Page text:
Shanghai residents feel tremors from Taiwan earthquake, expert provides insights

People's Square

3rd April 2024 – (Shanghai) The China Earthquake Networks Centre officially announced that a magnitude 7.3 earthquake struck the sea off Hualien County, Taiwan at 7.58am local time today. The epicentre was located at a latitude of 23.81 degrees north and a longitude of 121.74 degrees east, with a depth of 12 kilometres.

The Shanghai Seismological Bureau’s official Weibo account released a statement around 9am, stating that the earthquake in Taiwan was approximately 825 kilometres away from People’s Square in Shanghai. Many residents of high-rise buildings in Shanghai reported feeling the tremors. Based on historical earthquake experiences, strong earthquakes in Taiwan can have an impact on some high-rise buildings in Shanghai, although they do not pose a significant threat to the city.

Why did Shanghai experience noticeable tremors from an earthquake in Taiwan? How should Shanghai residents respond when they feel the tremors? What are the potential effects of the Taiwan earthquake on Shanghai? In an interview with on the morning of April 3, Mr. Wen Yanlin, Senior Engineer at the Shanghai Seismological Bureau, provided insights into these questions.

Shanghai’s Soft Soil Amplifies Seismic Vibrations

According to Wen Yanlin, based on historical records, earthquakes with a magnitude of 6 or higher in Taiwan can cause varying degrees of tremors in some high-rise buildings in Shanghai. Therefore, considering the larger magnitude and wider range of this 7.3 magnitude earthquake in Taiwan, it is expected that a significant number of high-rise buildings in Fujian, Zhejiang, and Shanghai experienced noticeable tremors.

“Many residents of high-rise buildings may have felt their furniture shaking or objects swinging. The tremors were quite noticeable,” explained Wen Yanlin. Due to the presence of thick layers of soft soil, ranging from 300 to 400 meters deep, in Shanghai’s ground, distant earthquakes with long-period seismic waves are amplified to some extent. When the natural frequencies of certain high-rise buildings in Shanghai align with the long-period seismic waves, resonance occurs, intensifying the swaying motion.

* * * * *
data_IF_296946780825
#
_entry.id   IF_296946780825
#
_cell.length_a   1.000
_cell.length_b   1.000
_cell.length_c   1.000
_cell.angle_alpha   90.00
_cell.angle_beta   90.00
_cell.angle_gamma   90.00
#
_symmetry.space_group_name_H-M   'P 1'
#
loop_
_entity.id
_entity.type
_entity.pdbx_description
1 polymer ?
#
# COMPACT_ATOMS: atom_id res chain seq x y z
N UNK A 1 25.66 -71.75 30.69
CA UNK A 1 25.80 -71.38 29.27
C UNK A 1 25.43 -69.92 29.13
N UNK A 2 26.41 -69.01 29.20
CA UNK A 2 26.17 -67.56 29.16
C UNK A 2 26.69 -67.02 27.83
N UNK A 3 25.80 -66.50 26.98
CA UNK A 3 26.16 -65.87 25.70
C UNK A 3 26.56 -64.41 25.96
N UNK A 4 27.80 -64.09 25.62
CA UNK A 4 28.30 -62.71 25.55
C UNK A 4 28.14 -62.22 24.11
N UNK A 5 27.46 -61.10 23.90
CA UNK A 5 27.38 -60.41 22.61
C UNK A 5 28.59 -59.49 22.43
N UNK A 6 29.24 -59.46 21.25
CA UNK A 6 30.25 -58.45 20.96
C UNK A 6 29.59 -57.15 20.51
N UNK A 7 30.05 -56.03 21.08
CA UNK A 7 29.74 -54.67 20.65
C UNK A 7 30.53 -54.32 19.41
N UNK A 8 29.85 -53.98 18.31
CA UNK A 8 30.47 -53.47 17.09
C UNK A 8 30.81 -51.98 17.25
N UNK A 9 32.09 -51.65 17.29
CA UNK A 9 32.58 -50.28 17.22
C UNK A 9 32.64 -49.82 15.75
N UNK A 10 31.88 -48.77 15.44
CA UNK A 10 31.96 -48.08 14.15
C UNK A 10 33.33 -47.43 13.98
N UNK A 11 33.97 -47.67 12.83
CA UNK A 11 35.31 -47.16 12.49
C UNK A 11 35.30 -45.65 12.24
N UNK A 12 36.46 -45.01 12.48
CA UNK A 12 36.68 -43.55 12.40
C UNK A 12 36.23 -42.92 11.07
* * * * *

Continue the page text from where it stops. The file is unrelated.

In fact, it is not only earthquakes in Taiwan that can affect Shanghai. Wen Yanlin revealed that during the 2008 Wenchuan earthquake, high-rise buildings in Shanghai’s Lujiazui area were also affected, leading many office workers to evacuate the buildings due to strong tremors. Similarly, the Great East Japan Earthquake in 2011 made Shanghai residents empathize with the experience

“Our office was shaking violently, and everyone in the building rushed downstairs. I had to descend more than 20 floors in the morning. It was truly unbearable,” recalled Ms. Wang, a Shanghai resident, describing the situation earlier today.

When experiencing noticeable tremors in high-rise buildings, is it appropriate to rush downstairs to find shelter on the ground floor?

Wen Yanlin advised that, in reality, when feeling tremors in tall buildings, it is safer to seek refuge in nearby confined spaces such as bathrooms. If people hastily descend the building when feeling tremors, they may be at risk of injury due to falling objects. It is better to wait until the tremors subside and then evacuate in an orderly manner.

“Newly constructed buildings in Shanghai strictly adhere to the seismic design standards of 7 degrees. Generally, strong earthquakes occurring in distant areas do not cause significant damage,” said Wen Yanlin. Therefore, residents should not overly panic when feeling tremors.

Wen Yanlin disclosed that as of 12pm today, there have been a total of 21 aftershocks measuring above 4.0 in the sea off Hualien County, Taiwan. The largest aftershock reached a magnitude of 6. If aftershocks measuring 6 or higher occur, some high-rise buildings in Shanghai may experience tremors, but they will not cause destructive effects. Based on historical earthquake analysis, the current earthquake in Taiwan will not significantly affect seismic activities in the eastern coastal region of China.

Wen Yanlin added that according to monitoring data from the Shanghai Seismological Bureau, the largest earthquake on land in Shanghai’s administrative area since 1970 was a magnitude 3.1 earthquake in Qingpu last year. The largest earthquake in the nearby waters occurred in 1971, measuring 4.9 at the mouth of the Yangtze River. Overall, the level of seismic activity in Shanghai is currently not high.

“We will take this opportunity, including the annual National Disaster Prevention and Reduction Day on 12th May, to promote earthquake prevention and reduction knowledge and earthquake safety skills,” said Wen Yanlin. Only by acquiring relevant skills can individuals protect themselves during an earthquake.